Global Data Shows that Mortality from Viral Hepatitis B and C in Africa is Becoming a Major Threat- World Health Organization

Global Data Shows that Mortality from Viral Hepatitis B and C in Africa is Becoming a Major Threat- World Health Organization.

Source: Centers for Disease Control and Prevention, 2019.

Accessible at: Global Viral Hepatitis: Millions of People are Affected | CDC

In Africa, efforts to prevent and control viral hepatitis have improved (World Health Organization, 2017). However,despite this improvement, attention is needed to eradicate hepatitis B and C. This is because 95% of hepatitis morbidity and mortality remain attributable to hepatitis B and C (WHO, n.d.).

Daily, over 300 people are at risk of contracting viral hepatitis B and C globally, and over 3,000 deaths are attributable to viral hepatitis-related liver diseases (World Health Organization, 2022).

Globally in 2019, there were:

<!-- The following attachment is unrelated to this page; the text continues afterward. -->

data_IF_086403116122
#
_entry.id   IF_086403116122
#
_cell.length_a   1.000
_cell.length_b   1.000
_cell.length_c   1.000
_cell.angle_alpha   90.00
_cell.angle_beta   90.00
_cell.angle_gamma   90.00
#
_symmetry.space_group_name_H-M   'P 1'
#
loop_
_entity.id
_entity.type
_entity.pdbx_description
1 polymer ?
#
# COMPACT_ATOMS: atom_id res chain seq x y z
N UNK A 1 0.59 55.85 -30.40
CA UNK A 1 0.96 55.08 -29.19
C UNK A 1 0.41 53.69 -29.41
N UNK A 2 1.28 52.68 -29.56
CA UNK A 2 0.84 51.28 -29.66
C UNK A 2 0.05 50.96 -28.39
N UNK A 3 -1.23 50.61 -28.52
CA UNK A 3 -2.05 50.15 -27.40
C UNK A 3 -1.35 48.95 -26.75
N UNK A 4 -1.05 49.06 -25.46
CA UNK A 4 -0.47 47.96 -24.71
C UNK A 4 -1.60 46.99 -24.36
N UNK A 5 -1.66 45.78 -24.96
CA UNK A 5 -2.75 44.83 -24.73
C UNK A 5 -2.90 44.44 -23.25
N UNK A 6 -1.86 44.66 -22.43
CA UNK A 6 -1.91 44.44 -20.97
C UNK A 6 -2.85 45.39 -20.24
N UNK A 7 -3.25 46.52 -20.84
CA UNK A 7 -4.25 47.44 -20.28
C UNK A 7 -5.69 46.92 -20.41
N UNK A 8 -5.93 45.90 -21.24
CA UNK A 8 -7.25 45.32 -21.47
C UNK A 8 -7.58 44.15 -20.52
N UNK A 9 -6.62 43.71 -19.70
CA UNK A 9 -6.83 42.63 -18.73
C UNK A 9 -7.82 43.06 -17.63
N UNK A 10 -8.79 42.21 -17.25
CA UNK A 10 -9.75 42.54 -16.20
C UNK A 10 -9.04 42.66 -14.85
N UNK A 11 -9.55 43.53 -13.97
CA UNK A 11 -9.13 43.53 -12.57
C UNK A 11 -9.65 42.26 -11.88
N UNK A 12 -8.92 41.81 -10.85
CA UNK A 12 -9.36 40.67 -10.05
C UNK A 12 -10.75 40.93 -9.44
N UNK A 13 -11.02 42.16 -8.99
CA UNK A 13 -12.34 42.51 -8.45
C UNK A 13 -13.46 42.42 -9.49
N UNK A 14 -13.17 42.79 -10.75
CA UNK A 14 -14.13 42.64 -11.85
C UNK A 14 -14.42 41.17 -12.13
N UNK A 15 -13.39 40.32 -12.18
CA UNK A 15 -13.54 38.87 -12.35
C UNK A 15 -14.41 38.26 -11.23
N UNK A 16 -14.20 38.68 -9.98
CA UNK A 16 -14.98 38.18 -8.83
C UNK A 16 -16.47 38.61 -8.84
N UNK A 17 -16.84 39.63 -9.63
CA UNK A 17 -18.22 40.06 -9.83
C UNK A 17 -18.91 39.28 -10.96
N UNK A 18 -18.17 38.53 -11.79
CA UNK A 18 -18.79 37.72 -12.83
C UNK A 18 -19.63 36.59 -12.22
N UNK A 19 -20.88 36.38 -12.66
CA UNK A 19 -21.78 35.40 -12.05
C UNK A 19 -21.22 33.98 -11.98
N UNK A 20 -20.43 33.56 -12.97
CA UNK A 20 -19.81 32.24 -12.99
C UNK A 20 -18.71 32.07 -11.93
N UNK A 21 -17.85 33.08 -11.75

1. 296 million people living with hepatitis B
  2. 58 million people living with hepatitis C
  3. 1.5 million new cases of chronic hepatitis B (Centre for Disease Control and Prevention, 2021).

Currently, at least 91 million cases of Hepatitis B or C are Africans (World Health Organization, 2022). Despite the availability of diagnostic tools and effective treatment, over 90% of people living with hepatitis B and C in Africa don’t have access to the care they need (World Health Organization, 2022).

Quoting the words of Dr. Matshidiso Moeti, The WHO African Regional Director: ‘‘Hepatitis has been called the silent epidemic, but this scorecard is sounding an alarm for the region and the world to hear.’’

In 2016, WHO’s World Health Assembly (WHA) set global targets of achieving a 90% reduction in hepatitis B and C incidence by 2030.

How can we help eradicate hepatitis B and C in Africa?

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In my opinion, creating more awareness about Hepatitis will go a long way. This is because I feel there’s still a huge information gap outside there. So, more work needs to be done in creating more awareness and publicly offering a vaccine just the way polio vaccine was administered in the past.

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